Auctioneering is where fast-talking and fast-selling meet


Do you ever get that feeling that somebody’s watching you? If you’re at auctioneer school, odds are lots of people are watching you — the entire class and instructors, in fact. “It gives me butterflies,” said Chad Simmons, who, along with fiancée Michelle Rose, went through the Mendenhall School of Auctioneering in High Point, North Carolina, this year. The trick is not letting nerves get the best of you. “The first time,” Rose said, “I could hear my own voice shaking.”

To be sure, day after day is a grind — 13-hour-long days for a full week. Gradually, the students get better at their craft. “Auctioneering is not just talking fast — it’s a lot of different elements coming together. It’s really hard to do that, especially when a lot of other people are watching you who already know how to do it,” Rose said.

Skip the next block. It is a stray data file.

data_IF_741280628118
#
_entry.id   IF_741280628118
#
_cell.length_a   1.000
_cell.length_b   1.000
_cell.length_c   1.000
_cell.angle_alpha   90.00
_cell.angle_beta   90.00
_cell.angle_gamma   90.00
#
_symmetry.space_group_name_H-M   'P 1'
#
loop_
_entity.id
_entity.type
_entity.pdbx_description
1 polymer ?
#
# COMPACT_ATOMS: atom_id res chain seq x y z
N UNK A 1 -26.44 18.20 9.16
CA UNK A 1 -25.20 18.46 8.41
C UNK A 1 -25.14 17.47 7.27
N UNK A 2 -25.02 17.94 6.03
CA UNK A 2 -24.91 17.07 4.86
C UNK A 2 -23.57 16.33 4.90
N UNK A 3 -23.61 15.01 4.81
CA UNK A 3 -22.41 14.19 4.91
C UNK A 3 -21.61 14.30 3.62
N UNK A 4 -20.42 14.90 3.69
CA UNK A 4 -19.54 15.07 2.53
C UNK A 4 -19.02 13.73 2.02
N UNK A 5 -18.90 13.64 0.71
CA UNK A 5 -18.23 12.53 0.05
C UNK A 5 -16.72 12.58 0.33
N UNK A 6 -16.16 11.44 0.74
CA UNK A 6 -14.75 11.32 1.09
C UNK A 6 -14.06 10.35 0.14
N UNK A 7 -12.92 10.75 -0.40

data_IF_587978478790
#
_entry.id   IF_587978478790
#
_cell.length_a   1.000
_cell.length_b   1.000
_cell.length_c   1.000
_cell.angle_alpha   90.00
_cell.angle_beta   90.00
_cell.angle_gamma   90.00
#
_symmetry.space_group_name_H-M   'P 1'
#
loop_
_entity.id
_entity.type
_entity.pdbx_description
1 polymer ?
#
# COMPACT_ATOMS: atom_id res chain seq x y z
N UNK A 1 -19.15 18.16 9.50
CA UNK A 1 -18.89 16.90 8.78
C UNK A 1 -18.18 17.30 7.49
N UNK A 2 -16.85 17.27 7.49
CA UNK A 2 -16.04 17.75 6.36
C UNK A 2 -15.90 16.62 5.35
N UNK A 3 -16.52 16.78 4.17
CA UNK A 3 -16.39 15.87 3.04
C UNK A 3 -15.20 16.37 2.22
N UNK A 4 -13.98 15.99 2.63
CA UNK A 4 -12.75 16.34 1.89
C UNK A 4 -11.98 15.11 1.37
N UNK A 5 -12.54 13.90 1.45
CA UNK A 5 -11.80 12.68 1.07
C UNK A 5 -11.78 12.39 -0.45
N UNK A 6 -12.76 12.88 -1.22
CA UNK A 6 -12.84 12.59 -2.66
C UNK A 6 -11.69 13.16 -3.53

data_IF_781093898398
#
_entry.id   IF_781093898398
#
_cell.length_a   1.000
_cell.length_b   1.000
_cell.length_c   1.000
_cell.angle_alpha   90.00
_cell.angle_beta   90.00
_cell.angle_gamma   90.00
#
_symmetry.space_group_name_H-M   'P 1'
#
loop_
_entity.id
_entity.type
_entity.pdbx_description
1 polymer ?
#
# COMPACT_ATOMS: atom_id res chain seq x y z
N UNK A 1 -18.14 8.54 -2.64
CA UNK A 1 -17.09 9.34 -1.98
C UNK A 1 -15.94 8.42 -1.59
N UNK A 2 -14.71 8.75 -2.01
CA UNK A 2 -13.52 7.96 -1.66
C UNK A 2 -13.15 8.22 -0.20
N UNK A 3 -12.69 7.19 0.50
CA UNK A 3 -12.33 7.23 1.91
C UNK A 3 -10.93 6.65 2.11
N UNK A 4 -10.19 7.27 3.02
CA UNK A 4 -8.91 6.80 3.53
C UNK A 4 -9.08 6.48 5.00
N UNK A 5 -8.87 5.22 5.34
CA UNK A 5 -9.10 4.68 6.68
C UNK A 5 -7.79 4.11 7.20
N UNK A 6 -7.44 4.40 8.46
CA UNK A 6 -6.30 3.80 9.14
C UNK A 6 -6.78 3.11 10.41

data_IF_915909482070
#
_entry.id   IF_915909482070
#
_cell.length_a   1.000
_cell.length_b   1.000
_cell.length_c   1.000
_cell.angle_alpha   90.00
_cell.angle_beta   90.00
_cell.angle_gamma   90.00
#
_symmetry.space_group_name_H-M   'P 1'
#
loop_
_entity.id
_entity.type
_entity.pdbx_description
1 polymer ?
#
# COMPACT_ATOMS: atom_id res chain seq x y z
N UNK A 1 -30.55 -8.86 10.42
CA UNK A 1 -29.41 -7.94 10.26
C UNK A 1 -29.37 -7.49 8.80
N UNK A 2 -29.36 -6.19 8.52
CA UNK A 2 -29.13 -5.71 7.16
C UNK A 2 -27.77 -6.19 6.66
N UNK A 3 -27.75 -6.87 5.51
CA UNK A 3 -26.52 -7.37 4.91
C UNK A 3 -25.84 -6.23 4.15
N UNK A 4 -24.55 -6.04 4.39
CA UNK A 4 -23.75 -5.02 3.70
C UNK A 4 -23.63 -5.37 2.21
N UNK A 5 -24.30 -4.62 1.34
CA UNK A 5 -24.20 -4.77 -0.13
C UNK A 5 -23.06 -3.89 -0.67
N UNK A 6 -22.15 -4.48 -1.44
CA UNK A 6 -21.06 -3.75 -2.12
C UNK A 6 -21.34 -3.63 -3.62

You have to put yourself out there, and while there’s lots to learn and improve upon, there’s a good bit of natural talent involved, too. Simmons was voted class president, and he more than adequately shows off his skills in the video below. Of course the road doesn’t end at graduation, next comes getting licensed and putting your education to work in the real world.

The specifics of licensing can vary state by state, but one example is Ohio, where an auctioneer must first attend an approved auction school, serve a full year as an apprentice, and act as a bid caller in 12 auctions before applying for an auctioneer license. The applicant must then take and pass a written and verbal examination prior to receiving a license.

Ohio’s Department of Agriculture goes on to talk about the perks of using an auctioneer:

  • Buyers come prepared to buy.
  • Quick disposal reduces overhead.
  • Exposes the property to a large number of buyers.
  • Accelerates the sale.
  • Creates competition among buyers, potentially increasing the price of a private transaction.
  • Takes the seller out of the negotiation process.
  • Ensures an aggressive marketing program that increases interest and visibility.

If you’ve ever thought about being an auctioneer, this is what you have to look forward to.

Image and video by Ryan Tipps at Spring Valley Farm


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